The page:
- I used medium-spice fire-roasted Hatch chiles for this pork stew meat recipe, giving the flavor a noticeable tingle on the tongue but not overwhelming heat. If you have diners that don’t like it spicy, use mild green chiles.
- You can also make this pork stew using all poblano chiles and add 1-2 serrano peppers or jalapenos for spice. If you don’t have them, substitute them with ½-1 teaspoon of cayenne pepper (depending on how spicy you want the stew).
- Substitute a 29-ounce can of white kidney beans for the potatoes for more fiber (don’t drain the beans – the liquid will add body to the sauce).
- Use chipotle chile powder instead of regular chili powder for an even more smoky flavor, or add a minced chipotle pepper in adobo sauce for a spicier pork stew.
- You can use a cup of mild tomatillos salsa if you can’t find fresh tomatillos in your market.
The chile is the same variety as an Anaheim chile, but when grown in the specific Hatch region of New Mexico, the climate and terroir give the chiles the unique aroma and flavor they are renowned for.
Though I haven’t found documentation, I suspect the original green chile stew was likely created sometime after Hernán Cortés and a group of Spanish soldiers conquered Mexico in 1521. The Spaniards brought chicken, pork and beef, while the Mexicans provided green chiles and potatoes. It’s was only a matter of time before some industrious cook put them together in this pork stew.
Purists simply add a flurry of fresh cilantro and perhaps a spoonful of sour cream fo the green chili stew, but I have a few suggestions:
What goes with green chile pork stew?
- Cold cerveza (that’s Mexican for beer!)
- Chilled Gewürztraminer or Viognier – sweeter wines are a natural pairing for spicy foods.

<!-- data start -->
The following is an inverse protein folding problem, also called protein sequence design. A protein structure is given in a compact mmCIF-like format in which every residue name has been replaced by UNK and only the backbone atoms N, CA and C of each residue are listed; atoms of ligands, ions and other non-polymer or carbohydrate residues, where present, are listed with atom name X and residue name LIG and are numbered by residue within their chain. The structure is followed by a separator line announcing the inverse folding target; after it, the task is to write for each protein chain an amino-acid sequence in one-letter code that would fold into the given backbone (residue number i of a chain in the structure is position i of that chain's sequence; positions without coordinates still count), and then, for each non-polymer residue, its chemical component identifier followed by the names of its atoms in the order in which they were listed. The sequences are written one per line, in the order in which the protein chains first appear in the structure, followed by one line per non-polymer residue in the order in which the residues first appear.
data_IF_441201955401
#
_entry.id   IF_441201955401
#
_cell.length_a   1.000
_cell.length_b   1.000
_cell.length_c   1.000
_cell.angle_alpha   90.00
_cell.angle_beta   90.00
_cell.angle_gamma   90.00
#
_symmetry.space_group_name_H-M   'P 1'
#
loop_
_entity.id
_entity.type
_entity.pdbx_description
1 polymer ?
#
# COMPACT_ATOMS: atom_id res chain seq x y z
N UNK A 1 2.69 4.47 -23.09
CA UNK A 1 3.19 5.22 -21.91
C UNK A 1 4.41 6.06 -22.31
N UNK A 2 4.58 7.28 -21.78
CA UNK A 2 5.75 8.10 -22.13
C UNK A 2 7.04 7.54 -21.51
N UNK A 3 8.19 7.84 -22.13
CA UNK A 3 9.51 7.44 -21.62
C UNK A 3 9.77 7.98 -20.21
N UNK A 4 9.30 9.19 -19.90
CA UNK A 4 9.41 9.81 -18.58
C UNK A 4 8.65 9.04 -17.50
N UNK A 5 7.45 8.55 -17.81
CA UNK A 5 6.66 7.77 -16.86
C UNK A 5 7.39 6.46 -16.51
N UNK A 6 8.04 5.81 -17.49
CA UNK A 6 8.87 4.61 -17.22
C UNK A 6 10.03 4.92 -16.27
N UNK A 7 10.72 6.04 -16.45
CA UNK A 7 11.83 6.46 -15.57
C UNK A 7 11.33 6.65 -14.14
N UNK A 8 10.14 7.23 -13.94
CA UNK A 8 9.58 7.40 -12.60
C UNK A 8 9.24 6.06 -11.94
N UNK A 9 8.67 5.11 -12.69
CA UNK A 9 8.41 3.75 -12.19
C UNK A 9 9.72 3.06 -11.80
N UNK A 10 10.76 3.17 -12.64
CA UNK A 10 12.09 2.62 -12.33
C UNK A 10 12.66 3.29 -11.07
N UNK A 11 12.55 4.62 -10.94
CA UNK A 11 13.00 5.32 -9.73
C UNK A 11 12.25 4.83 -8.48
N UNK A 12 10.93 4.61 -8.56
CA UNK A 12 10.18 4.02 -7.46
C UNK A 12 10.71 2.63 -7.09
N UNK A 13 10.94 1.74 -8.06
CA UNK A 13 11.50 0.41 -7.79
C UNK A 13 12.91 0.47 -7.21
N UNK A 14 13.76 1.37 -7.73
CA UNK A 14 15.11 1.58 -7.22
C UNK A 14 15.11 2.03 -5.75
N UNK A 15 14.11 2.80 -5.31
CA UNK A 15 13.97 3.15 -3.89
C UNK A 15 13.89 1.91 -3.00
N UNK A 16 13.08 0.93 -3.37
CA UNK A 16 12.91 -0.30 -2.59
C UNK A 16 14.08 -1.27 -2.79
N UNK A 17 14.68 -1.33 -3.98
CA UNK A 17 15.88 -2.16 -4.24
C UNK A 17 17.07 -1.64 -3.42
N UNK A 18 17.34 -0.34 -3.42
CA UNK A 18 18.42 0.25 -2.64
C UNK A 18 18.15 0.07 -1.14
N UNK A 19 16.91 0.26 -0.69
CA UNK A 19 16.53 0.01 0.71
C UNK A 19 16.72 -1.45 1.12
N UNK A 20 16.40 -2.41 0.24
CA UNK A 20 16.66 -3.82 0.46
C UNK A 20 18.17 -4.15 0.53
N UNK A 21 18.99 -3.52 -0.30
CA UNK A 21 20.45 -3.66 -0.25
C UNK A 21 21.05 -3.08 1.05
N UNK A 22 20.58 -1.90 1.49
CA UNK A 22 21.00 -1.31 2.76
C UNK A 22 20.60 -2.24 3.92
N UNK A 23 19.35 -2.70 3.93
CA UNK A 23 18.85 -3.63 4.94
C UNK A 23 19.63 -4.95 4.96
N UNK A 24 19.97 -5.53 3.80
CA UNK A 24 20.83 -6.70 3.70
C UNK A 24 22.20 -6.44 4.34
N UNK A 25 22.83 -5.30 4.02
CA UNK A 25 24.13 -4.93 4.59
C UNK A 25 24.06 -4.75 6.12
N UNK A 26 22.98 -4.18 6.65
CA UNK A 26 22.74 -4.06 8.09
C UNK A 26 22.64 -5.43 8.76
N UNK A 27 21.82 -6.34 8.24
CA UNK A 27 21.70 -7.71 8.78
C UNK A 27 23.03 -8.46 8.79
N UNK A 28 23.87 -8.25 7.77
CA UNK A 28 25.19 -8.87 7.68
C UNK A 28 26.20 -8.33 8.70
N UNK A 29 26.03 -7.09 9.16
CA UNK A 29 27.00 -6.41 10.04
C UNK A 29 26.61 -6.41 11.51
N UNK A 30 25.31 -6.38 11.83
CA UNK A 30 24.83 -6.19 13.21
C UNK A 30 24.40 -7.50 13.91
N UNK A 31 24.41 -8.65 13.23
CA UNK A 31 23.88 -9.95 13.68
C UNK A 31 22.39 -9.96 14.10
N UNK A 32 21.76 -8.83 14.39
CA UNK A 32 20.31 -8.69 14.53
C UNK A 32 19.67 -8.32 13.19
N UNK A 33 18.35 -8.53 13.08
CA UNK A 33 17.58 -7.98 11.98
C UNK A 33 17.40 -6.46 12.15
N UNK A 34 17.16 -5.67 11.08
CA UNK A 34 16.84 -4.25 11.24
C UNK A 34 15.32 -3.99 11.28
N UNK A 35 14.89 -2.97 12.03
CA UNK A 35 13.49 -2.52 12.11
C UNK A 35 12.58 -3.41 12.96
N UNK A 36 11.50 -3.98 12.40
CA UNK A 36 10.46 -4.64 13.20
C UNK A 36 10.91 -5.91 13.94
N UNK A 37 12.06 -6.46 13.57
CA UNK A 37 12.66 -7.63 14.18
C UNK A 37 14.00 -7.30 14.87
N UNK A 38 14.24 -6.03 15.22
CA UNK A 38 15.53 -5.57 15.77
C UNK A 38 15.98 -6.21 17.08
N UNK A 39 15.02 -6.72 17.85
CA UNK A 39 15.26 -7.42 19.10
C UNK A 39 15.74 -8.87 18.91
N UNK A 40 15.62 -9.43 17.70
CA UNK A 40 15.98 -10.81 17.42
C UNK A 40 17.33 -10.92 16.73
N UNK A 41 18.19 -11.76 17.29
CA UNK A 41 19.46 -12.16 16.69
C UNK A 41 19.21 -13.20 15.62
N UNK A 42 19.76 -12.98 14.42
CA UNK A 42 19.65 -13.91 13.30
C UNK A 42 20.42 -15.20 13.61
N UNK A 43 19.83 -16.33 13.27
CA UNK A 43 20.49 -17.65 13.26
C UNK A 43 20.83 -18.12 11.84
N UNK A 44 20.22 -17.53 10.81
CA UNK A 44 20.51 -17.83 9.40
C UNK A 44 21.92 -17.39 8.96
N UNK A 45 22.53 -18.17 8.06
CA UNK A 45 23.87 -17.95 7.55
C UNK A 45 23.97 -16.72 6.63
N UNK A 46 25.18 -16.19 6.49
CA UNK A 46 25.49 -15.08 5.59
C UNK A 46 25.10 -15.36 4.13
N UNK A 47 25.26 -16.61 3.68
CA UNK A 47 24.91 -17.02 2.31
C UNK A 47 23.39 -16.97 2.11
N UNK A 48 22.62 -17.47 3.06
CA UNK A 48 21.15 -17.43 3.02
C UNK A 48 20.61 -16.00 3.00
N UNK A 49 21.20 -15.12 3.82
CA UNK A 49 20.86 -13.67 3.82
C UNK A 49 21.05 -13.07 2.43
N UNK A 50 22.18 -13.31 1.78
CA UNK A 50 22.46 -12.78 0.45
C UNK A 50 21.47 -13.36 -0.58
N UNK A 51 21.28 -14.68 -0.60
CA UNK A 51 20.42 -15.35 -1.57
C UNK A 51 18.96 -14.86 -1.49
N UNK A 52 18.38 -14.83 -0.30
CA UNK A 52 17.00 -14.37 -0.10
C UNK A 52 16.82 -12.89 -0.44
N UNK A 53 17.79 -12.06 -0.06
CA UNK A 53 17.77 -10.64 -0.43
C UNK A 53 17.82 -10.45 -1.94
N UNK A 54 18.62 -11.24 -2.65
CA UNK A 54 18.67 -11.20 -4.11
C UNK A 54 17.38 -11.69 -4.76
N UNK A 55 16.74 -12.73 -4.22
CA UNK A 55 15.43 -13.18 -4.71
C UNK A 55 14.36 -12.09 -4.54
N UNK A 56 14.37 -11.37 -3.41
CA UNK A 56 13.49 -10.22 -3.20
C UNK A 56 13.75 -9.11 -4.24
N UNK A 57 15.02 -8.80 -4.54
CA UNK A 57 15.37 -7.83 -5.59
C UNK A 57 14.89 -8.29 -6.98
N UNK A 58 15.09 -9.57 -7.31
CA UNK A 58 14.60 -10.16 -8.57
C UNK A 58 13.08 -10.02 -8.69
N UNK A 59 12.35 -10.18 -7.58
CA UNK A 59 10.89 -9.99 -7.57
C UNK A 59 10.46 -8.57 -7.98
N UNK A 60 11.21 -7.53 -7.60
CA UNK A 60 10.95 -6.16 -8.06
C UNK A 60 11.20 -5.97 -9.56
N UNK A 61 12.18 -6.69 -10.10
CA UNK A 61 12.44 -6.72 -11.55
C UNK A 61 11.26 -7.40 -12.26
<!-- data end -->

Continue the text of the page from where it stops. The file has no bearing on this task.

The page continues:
- Simple Green Leaf Salad – to cut through the richness of the stew and cleanse the palate.
- Hatch Green Chili Bread – This is a sweet bread that’s loaded with green chiles.
What our tasters said:
“I love how thick and meaty it is and the heat level makes my whole mouth tingle.” – Abbey
“This is really delicious. So flavorful and spicy, but not too spicy.” — Scott
“I love the taste of the sauce, it’s almost like a gravy but with a kick. The meat and potatoes are a good neutral for the spice of the green chiles.” — James
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Green Chili Stew
- 6-8 quart Dutch oven with lid
- mini food processor
- 3 pounds boneless pork shoulder Boston Butt, cubed into bite size pieces
- 2 teaspoons kosher salt divided
- ½ teaspoon black pepper
- 1 tablespoon olive oil
- 1 large yellow onion chopped, about 1 cup
- 1 stalk celery chopped
- 2 large cloves garlic minced
- 2 teaspoons cumin
- 1½ teaspoons chili powder
- 1 teaspoon paprika
- 1 teaspoon oregano
- 4 cups chicken stock from rotisserie chicken or low-sodium broth
- 1 cup fire-roasted hatch chiles peeled, seeded and diced
- 3 poblano peppers roasted, peeled, seeded and diced
- ½ pound tomatillos husked
- ½ pound small yellow potatoes cut into bite-sized pieces
- ½ cup fresh cilantro chopped
- Trim the excess fat and fat cap from 3 pounds boneless pork shoulder. Dice the meat into bite sized chunks, about ¾”-1″. Season with 1 teaspoon kosher salt and ½ teaspoon black pepper.
- In a large (6-8 quart) Dutch oven, heat 1 tablespoon olive oil over medium high heat. Brown the pork in the pot in batches.
- Add 1 large yellow onion, chopped, 1 stalk celery, chopped and 2 large cloves garlic, minced. Cook for 3-5 minutes until the vegetables are softened and aromatic.
- Stir in 2 teaspoons cumin, 1½ teaspoons chili powder, 1 teaspoon paprika, 1 teaspoon oregano and cook for an additional 3-5 minutes until the pork is very fragrant and most of the liquid has evaporated.
- While the pork simmers, cut ½ pound tomatillos into quarters and transfer to a mini food processor. Pulse several time until finely chopped.
- Add 1 cup fire-roasted hatch chiles, 3 poblano peppers and the chopped tomatillos to the pot and stir to combine. Pour 4 cups chicken stock from rotisserie chicken into the stew and bring to a boil. Reduce the heat to a simmer and cover the pot with the lid set askew so that steam can escape. Simmer the stew for about one hour.
- Add ½ pound small yellow potatoes and the remaining teaspoon of kosher salt. Simmer for half an hour with the lid slightly askew, stirring occasionally to prevent the bottom of the pot from scorching.
- Stir in ½ cup fresh cilantro before serving.